TI-36X Pro Review

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A couple of months ago, I was flipping through a math teacher supply catalogue, looking at the pictures of the new TI-Nspire CX and Casio Prizm, when something caught my eye. It was an add for a scientific calculator that I had never seen. “TI-36X Pro Scientifc Calculator with calculus, available soon,” read the headline.

This little calculator has gotten almost zero hype in the wake of the color graphing calculator battle going on. When I asked a Texas Instruments sales rep about it at the TI booth at NCTM in Indianapolis he seemed mystified and actually told me, “You’re in the wrong place.” I had to show it to him on TI’s website to convince him it was a real Texas Instruments calculator.

Despite the lack of attention it was getting, I was extremely intrigued. I eventually reached out to one of my contacts at Texas Instruments headquarters to inquire about getting to take a look at one for a TI-36X Pro review and was immediately was sent one. In short, the TI-36X Pro (not to be confused with the standard TI-36X) offers many of the features of a graphing calculator on a scientific calculator. I consider it a lifesaver for high school and college students that for some reason are not allowed to use a graphing calculator.

Solving Equations on a Scientific Calculator

Whether you’re using the PLYSMLT2 app on a TI-84 or the algebra submenu on the TI-Nspire, you’re used to having the ability to solve polynomial equations and systems of linear equations on your calculator. The TI-36X Pro now brings this ability to a scientific calculator. In addition to polynomial equations and systems of linear equations, there’s also an equation solver that will solve most other equations for x, just like the solver that’s been available for years on Texas Instrument’s non-graphing calculators like the TI-84.

TI-36X Pro Calculus and Advanced Math Features

There’s a surprising amount of power here. You can use the 36X Pro to solve definite integrals and derivatives for calculus. It’s also easy to perform a variety of operations on the screen. The matrices are edited in a separate window and operations are performed with names A, B, C, etc., much like the TI-84 worked before OS 2.53. Other features unique among TI scientific calculators include complex numbers and even vectors.

Slick User Interface

As I worked my way through the features on the 36X Pro, I kept thinking, “It’s just so easy to use.” Much like the TI-30X Multiview, you’ll find that the 36X Pro simplifies radicals, finds exact trig values, simplifies expressions involving pi and more. I also really like how the button interface works. While there is a “2nd” button like you’d find on virtually any scientific or calculator button, there are just way too many functions for a 2nd button only. I have seen some calculators with a “3rd” button. Fortunately, Texas Instruments went a different direction. Some buttons have more than one function actually printed on the button itself. A good example is sin and sin-1. By pressing that button multiple times, you’ll see the additional functions appear on the display, each time the previous replaced by the next, until you stop on the desired function.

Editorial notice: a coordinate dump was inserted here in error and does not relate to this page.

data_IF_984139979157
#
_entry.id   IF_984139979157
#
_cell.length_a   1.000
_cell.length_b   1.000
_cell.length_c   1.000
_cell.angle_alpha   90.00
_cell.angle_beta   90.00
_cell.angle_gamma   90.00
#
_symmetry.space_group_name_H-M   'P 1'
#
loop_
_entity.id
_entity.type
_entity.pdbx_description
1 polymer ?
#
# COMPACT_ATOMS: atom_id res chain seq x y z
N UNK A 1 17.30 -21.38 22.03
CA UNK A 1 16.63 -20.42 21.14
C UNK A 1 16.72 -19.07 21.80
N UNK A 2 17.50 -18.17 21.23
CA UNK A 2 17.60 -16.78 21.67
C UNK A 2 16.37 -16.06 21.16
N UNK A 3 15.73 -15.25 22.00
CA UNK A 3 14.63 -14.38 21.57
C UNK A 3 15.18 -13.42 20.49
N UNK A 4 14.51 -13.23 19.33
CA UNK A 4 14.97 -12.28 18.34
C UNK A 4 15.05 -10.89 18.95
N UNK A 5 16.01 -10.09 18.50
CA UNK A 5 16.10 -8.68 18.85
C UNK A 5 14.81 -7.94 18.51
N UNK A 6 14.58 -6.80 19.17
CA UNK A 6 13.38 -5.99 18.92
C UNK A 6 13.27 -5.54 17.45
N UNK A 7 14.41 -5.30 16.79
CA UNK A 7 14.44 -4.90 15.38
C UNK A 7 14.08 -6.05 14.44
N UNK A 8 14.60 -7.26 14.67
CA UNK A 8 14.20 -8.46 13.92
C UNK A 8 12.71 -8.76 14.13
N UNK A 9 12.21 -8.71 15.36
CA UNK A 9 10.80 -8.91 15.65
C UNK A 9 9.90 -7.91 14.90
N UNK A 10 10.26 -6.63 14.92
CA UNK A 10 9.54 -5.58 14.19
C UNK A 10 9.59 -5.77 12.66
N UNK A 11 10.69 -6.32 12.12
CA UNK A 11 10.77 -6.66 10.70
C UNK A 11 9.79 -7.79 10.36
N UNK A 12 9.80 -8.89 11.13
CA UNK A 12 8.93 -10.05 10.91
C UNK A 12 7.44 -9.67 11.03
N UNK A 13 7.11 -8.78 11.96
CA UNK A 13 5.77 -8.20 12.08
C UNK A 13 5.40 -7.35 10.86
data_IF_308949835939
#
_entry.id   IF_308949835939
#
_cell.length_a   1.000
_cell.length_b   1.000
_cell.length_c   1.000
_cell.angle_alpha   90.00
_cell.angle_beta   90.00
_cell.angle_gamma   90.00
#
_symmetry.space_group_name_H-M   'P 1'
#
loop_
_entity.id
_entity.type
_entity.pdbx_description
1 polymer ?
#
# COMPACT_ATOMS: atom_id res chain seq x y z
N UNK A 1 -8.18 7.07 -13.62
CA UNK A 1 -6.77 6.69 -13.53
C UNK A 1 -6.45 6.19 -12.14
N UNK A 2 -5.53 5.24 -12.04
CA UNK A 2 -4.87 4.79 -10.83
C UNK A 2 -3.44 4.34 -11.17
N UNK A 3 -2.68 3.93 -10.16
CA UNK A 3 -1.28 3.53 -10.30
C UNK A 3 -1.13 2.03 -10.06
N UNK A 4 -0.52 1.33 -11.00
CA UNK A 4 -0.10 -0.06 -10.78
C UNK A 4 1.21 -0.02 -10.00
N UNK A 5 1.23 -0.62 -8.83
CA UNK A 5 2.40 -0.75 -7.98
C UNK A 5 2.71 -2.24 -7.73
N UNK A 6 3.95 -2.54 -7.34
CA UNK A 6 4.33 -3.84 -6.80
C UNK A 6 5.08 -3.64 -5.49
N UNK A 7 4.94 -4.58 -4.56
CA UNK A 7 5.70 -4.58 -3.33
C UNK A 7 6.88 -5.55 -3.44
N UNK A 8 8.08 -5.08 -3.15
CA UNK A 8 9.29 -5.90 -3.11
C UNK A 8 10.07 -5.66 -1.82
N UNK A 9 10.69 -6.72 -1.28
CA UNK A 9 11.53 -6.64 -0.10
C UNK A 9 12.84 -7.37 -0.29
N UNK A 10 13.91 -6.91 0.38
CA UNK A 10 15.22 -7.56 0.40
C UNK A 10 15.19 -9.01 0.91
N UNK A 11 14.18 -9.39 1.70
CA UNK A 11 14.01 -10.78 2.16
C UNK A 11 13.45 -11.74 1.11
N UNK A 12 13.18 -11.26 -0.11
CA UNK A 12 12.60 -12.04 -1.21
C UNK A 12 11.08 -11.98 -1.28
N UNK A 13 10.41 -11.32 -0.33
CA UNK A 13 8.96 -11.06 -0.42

Limitations of the TI-36X Pro

OK, I don’t want you to have the idea you can do everything on this calculator that you could do on a graphing calculator (besides graph, of course). First, this isn’t a CAS, so don’t expect anything solved in terms of a variable. That means calculus functions are solved for exact values only (no indefinite integrals). Additionally, the equations dimensions are limited. You can’t solve for the zeros of a polynomial function larger than degree three or a system of linear equations with more than three variables. While I wish the limitation was at least four, it’s still a pretty great feature given the price, and it still covers over 95% of the equations I run into in a given school year.

Bottom Line TI-36X Pro Review

The TI-36X Pro is an incredibly powerful scientific calculator in an easy to use interface. For younger students (middle school and early high school), I’d still recommend the TI-30X Multiview as their scientific calculator. That’s still going to be easier for a young student to use. However, as students move into late high school and college, they’ll want more power than the Multiview can deliver. With both calculators coming in at $20 or less, I’d recommend buying the Multiview for a seventh grader and replacing it a few years later with a 36X Pro. Honestly, this calculator will give students a significant advantage over their counterparts using a traditional scientific calculator, and I highly recommend it as the backup to a graphing calculator for late high school and college students, or as a primary calculator if you’ve got a teacher/professor who doesn’t allow graphing calculators. 

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Lucas Allen

Lucas Allen

For more than a decade, Lucas Allen was a high school math teacher and math team coach in Illinois. His 2012 Morton High School math team won the Illinois state championship. Recently, he made the jump from public education to the corporate world and is now working as a data scientist. He is interested in just about all forms of technology, including the TI-Nspire, Nexus devices, R, MOOCs, and more. You can follow , and if you are nice, he will probably follow you back.

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